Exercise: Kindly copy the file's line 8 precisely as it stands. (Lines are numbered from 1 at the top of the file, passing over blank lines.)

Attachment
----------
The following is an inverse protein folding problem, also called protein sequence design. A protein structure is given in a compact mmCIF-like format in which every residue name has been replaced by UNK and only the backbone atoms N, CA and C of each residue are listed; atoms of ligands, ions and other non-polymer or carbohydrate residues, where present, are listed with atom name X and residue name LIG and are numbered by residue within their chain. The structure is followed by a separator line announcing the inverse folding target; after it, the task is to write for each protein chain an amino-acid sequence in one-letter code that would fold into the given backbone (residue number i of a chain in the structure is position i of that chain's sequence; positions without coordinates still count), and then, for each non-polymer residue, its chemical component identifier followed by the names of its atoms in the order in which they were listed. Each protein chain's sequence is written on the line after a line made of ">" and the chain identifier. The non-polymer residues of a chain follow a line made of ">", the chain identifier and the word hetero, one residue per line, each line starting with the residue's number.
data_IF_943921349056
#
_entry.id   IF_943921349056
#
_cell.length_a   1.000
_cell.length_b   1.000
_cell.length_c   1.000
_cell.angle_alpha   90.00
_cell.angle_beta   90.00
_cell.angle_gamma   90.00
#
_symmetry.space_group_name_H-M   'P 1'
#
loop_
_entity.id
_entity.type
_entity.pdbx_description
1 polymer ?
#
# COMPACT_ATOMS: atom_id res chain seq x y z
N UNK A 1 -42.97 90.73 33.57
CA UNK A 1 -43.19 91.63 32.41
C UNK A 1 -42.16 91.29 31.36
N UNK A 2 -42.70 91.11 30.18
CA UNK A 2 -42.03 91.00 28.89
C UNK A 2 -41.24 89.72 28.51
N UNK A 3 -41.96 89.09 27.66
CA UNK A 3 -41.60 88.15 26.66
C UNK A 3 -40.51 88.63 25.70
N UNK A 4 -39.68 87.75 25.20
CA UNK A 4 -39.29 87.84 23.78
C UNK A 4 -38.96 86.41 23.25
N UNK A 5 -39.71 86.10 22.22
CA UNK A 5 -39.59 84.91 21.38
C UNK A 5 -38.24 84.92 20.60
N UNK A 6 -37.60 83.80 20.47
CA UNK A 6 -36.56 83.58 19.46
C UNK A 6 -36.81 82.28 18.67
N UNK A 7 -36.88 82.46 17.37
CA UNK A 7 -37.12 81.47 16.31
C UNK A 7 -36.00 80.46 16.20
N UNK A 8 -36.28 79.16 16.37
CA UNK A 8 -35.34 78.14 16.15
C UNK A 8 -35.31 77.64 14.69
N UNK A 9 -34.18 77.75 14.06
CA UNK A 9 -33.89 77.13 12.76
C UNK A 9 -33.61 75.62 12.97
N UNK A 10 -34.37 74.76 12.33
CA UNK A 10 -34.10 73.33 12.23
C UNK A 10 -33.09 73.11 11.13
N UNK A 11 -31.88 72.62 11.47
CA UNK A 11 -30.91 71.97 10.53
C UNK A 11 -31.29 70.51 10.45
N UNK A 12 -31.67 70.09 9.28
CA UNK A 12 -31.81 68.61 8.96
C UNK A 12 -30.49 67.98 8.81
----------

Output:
_cell.length_c   1.000